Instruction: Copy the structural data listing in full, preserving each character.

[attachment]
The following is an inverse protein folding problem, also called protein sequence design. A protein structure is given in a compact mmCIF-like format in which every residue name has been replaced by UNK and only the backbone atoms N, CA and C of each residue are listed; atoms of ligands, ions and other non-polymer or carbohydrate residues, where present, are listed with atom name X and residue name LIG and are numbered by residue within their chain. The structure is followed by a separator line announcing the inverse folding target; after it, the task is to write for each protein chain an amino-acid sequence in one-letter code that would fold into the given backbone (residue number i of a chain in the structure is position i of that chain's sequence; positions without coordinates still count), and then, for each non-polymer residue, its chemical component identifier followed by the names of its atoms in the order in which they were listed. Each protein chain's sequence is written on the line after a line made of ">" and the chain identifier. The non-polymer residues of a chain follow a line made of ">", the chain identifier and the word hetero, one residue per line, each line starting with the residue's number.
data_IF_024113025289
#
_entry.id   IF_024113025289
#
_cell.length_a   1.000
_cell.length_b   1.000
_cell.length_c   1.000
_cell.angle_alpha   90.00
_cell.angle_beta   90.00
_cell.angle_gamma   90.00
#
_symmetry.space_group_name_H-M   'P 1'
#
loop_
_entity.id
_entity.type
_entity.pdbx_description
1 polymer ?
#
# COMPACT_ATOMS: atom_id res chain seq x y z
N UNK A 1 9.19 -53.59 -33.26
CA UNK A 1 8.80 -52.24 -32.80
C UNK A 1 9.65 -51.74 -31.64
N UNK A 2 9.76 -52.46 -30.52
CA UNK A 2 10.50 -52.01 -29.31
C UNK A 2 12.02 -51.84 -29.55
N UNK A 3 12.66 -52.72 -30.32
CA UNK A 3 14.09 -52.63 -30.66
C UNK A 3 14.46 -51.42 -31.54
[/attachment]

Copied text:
The following is an inverse protein folding problem, also called protein sequence design. A protein structure is given in a compact mmCIF-like format in which every residue name has been replaced by UNK and only the backbone atoms N, CA and C of each residue are listed; atoms of ligands, ions and other non-polymer or carbohydrate residues, where present, are listed with atom name X and residue name LIG and are numbered by residue within their chain. The structure is followed by a separator line announcing the inverse folding target; after it, the task is to write for each protein chain an amino-acid sequence in one-letter code that would fold into the given backbone (residue number i of a chain in the structure is position i of that chain's sequence; positions without coordinates still count), and then, for each non-polymer residue, its chemical component identifier followed by the names of its atoms in the order in which they were listed. Each protein chain's sequence is written on the line after a line made of ">" and the chain identifier. The non-polymer residues of a chain follow a line made of ">", the chain identifier and the word hetero, one residue per line, each line starting with the residue's number.
data_IF_024113025289
#
_entry.id   IF_024113025289
#
_cell.length_a   1.000
_cell.length_b   1.000
_cell.length_c   1.000
_cell.angle_alpha   90.00
_cell.angle_beta   90.00
_cell.angle_gamma   90.00
#
_symmetry.space_group_name_H-M   'P 1'
#
loop_
_entity.id
_entity.type
_entity.pdbx_description
1 polymer ?
#
# COMPACT_ATOMS: atom_id res chain seq x y z
N UNK A 1 9.19 -53.59 -33.26
CA UNK A 1 8.80 -52.24 -32.80
C UNK A 1 9.65 -51.74 -31.64
N UNK A 2 9.76 -52.46 -30.52
CA UNK A 2 10.50 -52.01 -29.31
C UNK A 2 12.02 -51.84 -29.55
N UNK A 3 12.66 -52.72 -30.32
CA UNK A 3 14.09 -52.63 -30.66
C UNK A 3 14.46 -51.42 -31.54